Houston Co. judge examining county issues in Washington

WASHINGTON, D.C. (Press release) – Houston County Judge Lonnie Hunt was among 13 county judges and commissioners from Texas who completed a week in Washington, DC, meeting with administration officials and congressional leaders about county issues at the federal level.

The county officials are part of the Commissioners Court Leadership Academy, a two-year advanced leadership development program for commissioners court members.  The Texas AgriLife Extension Service's V. G. Young Institute of County Government at Texas A&M University sponsors the program.

"We spent a busy week in Washington," said Judge Hunt.  "This program opened doors and enabled me to make some key contacts that I hope will prove beneficial to the citizens of Houston County.  In addition to the learning that took place, I tried to take advantage of the opportunity to address an issue which is very important to us.  We have millions of dollars allocated to Houston County and Deep East Texas for hurricane recovery projects, but the rules for spending that money discriminate against our rural East Texas counties."

Transportation issues, rural affairs initiatives, and national security were among the issues addressed during the week.  Academy members met with Senator John Cornyn and congressional representatives on Capitol Hill.

Hunt added, "I was able to visit the offices of Congressmen Joe Barton, Kevin Brady and Louie Gohmert.  All three of these men represent counties in the Deep East Texas region.  Many of the issues which affect us are regional in nature, so it's important that we work together with our neighbors.  Together, we have a much stronger voice."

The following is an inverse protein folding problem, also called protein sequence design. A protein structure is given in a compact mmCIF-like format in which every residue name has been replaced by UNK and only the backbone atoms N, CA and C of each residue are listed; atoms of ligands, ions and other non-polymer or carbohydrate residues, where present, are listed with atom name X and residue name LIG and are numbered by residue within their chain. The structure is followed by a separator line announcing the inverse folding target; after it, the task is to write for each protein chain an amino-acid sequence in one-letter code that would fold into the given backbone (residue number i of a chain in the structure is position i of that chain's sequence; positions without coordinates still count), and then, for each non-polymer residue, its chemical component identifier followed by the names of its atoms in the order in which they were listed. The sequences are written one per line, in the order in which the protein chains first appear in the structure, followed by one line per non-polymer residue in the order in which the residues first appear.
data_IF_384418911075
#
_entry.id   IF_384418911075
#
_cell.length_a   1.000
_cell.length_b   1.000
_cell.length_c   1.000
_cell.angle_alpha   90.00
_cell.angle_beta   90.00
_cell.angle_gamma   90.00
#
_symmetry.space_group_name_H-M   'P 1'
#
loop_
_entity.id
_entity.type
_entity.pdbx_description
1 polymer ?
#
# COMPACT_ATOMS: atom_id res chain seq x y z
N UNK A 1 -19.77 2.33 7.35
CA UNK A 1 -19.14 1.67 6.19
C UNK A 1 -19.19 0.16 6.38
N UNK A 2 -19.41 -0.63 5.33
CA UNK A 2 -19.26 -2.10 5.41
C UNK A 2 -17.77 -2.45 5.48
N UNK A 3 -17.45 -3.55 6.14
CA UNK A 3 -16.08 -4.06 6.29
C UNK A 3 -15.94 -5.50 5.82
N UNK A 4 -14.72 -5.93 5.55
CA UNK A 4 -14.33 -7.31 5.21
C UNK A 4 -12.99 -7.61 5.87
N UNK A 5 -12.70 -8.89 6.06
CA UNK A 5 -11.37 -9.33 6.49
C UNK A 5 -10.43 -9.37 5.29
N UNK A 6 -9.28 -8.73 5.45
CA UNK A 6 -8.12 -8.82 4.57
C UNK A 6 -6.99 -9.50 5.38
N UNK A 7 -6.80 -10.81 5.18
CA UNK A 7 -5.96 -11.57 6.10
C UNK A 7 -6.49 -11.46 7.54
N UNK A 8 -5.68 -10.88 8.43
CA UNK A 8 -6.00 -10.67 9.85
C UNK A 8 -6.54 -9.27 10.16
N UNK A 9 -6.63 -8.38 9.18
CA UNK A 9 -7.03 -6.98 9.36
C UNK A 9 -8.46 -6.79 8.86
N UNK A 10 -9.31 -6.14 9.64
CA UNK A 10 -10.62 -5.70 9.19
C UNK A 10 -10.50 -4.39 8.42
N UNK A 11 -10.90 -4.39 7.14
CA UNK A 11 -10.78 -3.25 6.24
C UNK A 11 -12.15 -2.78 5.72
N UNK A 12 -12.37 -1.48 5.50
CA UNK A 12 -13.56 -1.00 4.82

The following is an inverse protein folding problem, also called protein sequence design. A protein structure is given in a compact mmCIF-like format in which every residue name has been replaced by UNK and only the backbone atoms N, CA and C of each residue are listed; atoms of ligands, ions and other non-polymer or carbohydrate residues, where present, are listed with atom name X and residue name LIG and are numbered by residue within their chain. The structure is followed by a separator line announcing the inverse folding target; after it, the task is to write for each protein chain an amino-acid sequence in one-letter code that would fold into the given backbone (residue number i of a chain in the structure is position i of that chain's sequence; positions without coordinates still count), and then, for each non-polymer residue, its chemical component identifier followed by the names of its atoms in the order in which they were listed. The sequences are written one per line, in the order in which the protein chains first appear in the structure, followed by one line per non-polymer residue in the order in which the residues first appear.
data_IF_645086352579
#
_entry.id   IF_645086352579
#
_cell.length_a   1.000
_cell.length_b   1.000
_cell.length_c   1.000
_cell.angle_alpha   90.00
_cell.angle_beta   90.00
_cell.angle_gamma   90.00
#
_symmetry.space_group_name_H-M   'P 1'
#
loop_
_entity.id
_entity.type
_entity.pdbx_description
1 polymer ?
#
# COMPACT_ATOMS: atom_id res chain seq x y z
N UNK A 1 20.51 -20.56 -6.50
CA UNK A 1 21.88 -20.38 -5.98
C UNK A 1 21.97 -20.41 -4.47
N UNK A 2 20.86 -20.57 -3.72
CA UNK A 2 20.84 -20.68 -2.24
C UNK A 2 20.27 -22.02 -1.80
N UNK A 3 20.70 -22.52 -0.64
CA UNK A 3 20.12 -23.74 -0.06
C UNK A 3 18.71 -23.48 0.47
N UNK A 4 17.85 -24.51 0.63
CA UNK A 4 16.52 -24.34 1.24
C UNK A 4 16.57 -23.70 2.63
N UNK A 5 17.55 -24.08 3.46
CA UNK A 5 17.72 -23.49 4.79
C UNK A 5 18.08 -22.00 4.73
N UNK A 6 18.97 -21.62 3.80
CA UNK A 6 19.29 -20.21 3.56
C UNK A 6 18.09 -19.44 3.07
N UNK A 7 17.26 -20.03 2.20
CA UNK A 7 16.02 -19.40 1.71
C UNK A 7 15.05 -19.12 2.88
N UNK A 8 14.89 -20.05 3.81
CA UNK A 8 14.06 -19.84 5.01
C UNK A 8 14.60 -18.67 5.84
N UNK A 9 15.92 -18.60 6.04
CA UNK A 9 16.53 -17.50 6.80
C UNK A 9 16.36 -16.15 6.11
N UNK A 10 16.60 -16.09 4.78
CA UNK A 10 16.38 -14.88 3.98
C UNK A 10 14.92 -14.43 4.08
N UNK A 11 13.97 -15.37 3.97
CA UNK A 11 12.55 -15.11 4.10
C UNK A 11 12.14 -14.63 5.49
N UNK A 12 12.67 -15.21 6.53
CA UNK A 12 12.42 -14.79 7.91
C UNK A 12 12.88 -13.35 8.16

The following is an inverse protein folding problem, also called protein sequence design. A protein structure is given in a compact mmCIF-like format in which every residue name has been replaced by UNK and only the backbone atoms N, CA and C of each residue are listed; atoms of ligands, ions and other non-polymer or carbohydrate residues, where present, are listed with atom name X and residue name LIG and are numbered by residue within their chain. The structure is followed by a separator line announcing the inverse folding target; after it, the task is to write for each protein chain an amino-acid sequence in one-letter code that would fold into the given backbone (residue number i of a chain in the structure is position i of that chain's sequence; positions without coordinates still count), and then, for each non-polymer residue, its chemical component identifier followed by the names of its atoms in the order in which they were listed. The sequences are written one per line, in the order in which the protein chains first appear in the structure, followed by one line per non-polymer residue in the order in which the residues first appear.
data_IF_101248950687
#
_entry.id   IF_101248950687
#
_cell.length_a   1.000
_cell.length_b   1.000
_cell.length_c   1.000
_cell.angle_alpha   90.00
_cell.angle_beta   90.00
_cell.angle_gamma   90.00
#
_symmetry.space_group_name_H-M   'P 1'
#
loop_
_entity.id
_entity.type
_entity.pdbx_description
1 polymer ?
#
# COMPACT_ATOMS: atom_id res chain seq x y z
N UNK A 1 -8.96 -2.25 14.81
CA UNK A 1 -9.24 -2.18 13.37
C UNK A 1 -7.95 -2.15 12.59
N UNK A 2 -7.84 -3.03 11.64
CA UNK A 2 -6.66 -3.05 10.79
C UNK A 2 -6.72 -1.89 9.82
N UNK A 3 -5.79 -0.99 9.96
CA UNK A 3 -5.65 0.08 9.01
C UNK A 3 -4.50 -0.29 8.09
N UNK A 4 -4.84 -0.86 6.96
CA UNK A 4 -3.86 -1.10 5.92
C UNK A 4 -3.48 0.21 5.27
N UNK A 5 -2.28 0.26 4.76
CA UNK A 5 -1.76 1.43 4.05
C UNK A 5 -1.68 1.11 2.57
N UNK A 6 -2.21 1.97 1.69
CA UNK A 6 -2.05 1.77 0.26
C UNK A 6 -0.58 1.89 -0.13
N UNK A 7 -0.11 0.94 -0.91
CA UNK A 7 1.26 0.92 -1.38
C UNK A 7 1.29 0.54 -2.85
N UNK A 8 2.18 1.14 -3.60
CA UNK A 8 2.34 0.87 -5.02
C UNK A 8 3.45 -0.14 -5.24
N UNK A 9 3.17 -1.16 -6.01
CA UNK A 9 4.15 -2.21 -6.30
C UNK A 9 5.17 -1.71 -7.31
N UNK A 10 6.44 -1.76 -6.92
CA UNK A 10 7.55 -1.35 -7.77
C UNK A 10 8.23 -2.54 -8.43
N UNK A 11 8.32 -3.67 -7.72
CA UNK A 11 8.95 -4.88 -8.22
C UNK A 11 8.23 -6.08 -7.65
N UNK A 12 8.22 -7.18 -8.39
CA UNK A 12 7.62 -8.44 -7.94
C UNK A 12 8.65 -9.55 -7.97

The National Association of Counties hosted a session for the judges and commissioners on how local officials can be effective advocates for their counties at the federal level.

Academy members also visited the Israeli Embassy to learn about Middle East issues.  Also, experts provided the class with an in-depth look into U.S. foreign policy.

In addition to meeting with federal officials, the Academy spent a day in Carroll County, Maryland.  The group explored the differences in county government between Texas and Maryland and also discussed issues facing both states' local governments.

The Academy is one of a number of ongoing educational programs offered by the Texas AgriLife Extension Service for county officials in Texas.

County judges participating in the Academy include Judge Hunt, Burleson County Judge Mike Sutherland, Ector County Judge Susan Redford, Irion County Judge Leon Standard, and Wise County Judge Bill McElhaney.

County commissioners in the program include Tim Brown of  Bell County, Wayne Bubela of Jackson County, Ray Clark of Kaufman County, Debbie Ingalsbe of Hays County, Bobbie Mitchell of Denton County, Alma Moreno of San Patricio County, Richard Roan of Hood County, and John Roth of Parker County.

"We have now completed three of the four sessions in this two year program," Judge Hunt noted.  "The final session will be in College Station this fall.  This program has been extremely challenging and enlightening.  My goal is to use what I have learned to benefit the citizens of Houston County."

For more information please contact: Rick Avery, Director V. G. Young Institute of County Government.

Phone:  979-845-4572 or via email r-avery@tamu.edu